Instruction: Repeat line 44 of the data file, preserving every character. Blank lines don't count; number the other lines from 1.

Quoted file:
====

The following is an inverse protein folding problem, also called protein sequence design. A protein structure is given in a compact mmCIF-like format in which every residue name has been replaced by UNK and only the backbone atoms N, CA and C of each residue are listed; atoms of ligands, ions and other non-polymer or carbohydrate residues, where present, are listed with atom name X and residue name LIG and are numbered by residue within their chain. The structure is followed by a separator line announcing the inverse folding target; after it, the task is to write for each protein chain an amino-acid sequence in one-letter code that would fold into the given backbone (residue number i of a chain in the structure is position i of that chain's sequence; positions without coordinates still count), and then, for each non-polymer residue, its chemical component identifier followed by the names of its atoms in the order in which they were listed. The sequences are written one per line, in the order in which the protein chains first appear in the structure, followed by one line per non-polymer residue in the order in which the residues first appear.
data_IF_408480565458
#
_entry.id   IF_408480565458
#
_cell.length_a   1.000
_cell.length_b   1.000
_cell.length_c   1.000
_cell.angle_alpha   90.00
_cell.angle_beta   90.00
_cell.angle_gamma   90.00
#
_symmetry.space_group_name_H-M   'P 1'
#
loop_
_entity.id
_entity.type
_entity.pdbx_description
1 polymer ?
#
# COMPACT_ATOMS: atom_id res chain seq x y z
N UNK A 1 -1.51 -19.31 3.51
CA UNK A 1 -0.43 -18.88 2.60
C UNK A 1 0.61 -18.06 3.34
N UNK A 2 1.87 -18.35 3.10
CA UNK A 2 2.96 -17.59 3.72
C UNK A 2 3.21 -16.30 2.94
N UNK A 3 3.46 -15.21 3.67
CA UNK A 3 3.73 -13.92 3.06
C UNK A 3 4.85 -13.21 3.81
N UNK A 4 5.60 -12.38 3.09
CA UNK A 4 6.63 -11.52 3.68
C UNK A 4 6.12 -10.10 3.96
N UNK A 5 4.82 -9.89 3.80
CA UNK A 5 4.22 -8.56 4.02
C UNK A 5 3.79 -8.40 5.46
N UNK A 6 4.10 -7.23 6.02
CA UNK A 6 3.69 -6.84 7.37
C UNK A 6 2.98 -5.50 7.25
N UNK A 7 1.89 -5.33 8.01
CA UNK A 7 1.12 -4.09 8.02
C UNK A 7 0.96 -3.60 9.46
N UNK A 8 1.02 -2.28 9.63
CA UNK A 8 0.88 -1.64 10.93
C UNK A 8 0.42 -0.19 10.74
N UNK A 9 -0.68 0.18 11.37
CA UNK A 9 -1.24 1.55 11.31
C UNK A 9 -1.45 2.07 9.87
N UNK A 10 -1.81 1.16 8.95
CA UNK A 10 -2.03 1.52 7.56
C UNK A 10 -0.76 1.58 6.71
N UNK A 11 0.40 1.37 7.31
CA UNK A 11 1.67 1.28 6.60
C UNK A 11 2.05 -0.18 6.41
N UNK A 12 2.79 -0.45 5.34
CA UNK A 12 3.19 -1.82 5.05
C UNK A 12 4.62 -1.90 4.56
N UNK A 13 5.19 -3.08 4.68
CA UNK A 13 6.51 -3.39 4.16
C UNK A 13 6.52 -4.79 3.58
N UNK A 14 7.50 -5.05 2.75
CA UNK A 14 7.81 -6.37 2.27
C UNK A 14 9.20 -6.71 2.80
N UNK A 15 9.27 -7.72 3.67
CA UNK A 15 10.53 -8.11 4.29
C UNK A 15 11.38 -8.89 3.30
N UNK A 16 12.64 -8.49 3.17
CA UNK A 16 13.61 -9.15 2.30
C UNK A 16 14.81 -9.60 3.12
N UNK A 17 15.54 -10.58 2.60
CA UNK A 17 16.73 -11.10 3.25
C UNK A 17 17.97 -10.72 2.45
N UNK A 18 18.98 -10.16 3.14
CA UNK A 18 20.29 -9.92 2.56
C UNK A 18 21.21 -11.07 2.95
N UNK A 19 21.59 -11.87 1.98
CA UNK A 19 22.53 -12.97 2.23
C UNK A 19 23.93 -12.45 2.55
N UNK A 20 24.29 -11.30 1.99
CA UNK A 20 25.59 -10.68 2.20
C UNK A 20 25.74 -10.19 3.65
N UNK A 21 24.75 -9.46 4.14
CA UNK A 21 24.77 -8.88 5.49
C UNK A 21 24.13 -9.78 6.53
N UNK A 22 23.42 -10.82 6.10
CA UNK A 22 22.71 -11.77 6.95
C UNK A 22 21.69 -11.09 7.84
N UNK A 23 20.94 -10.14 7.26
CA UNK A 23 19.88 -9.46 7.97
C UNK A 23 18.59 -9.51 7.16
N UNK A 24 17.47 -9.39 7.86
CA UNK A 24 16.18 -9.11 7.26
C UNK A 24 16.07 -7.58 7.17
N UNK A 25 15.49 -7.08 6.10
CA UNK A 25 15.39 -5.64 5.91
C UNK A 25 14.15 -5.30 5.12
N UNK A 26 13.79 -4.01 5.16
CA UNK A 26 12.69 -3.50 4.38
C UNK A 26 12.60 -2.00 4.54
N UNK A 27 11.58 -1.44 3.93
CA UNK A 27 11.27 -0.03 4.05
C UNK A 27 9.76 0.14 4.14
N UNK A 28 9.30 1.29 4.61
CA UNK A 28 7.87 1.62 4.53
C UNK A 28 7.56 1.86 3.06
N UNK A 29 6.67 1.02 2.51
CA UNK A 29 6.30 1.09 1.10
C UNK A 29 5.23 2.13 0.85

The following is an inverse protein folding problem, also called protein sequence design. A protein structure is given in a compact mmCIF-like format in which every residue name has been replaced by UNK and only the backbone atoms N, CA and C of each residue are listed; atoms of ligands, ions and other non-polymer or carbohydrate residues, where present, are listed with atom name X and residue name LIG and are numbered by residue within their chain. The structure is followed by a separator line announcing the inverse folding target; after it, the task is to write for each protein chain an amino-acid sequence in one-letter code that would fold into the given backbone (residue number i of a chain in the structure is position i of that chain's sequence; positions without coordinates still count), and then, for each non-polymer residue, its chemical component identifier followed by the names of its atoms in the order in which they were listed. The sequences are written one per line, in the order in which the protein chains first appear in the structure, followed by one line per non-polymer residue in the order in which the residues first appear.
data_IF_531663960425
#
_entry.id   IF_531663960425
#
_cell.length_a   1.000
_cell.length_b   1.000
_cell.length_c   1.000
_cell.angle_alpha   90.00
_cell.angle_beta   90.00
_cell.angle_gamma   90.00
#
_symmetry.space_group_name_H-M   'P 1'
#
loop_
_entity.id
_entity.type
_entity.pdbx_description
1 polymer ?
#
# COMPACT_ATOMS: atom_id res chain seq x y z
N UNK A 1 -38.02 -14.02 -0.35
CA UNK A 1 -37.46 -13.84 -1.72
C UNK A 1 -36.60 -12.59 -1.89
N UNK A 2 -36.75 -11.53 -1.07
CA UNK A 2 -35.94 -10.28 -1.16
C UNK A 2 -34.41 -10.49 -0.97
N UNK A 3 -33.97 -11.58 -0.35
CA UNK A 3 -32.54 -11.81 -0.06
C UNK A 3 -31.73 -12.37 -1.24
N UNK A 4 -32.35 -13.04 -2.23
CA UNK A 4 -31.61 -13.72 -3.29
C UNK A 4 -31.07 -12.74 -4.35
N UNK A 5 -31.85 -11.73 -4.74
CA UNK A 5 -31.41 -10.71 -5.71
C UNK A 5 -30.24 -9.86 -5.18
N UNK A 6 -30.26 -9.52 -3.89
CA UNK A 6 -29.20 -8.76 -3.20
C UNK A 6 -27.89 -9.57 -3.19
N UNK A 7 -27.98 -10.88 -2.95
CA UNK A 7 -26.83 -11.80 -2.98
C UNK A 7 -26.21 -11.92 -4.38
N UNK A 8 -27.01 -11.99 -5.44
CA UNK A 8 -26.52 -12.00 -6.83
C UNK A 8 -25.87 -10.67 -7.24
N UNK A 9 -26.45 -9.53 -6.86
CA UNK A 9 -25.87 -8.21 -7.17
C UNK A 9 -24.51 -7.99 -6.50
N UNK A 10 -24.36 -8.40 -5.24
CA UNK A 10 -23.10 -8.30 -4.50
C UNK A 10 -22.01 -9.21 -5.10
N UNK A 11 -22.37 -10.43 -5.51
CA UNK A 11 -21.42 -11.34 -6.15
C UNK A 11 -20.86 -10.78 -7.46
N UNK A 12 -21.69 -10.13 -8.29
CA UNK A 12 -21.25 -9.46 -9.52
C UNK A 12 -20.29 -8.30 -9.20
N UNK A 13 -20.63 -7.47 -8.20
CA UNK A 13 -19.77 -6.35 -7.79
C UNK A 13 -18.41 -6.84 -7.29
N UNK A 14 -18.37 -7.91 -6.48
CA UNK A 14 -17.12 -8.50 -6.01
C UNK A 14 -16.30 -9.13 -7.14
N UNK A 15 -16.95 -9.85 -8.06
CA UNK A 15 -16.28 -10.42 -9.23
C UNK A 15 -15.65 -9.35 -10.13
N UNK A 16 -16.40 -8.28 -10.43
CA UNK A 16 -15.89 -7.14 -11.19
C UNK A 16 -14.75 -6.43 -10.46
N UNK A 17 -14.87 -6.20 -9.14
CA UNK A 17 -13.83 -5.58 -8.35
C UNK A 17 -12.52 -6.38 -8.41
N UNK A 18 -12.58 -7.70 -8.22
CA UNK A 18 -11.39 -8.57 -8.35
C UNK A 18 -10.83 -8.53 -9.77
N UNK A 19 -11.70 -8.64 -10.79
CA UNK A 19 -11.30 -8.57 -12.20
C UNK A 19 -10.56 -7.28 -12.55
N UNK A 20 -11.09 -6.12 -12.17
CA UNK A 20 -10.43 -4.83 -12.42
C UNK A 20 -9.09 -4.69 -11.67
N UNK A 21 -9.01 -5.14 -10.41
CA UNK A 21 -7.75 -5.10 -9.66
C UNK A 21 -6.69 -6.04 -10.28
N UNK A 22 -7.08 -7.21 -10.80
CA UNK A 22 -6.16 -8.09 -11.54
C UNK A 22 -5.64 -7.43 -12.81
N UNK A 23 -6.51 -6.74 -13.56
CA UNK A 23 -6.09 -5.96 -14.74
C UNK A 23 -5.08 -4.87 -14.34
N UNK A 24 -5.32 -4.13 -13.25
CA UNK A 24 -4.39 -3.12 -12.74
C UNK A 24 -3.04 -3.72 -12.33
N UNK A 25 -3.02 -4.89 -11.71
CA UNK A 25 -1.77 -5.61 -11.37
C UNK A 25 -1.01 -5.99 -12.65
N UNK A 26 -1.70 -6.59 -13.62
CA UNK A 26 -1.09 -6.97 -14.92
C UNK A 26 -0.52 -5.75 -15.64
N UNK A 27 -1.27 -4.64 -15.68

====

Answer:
CA UNK A 8 0.88 -1.64 10.93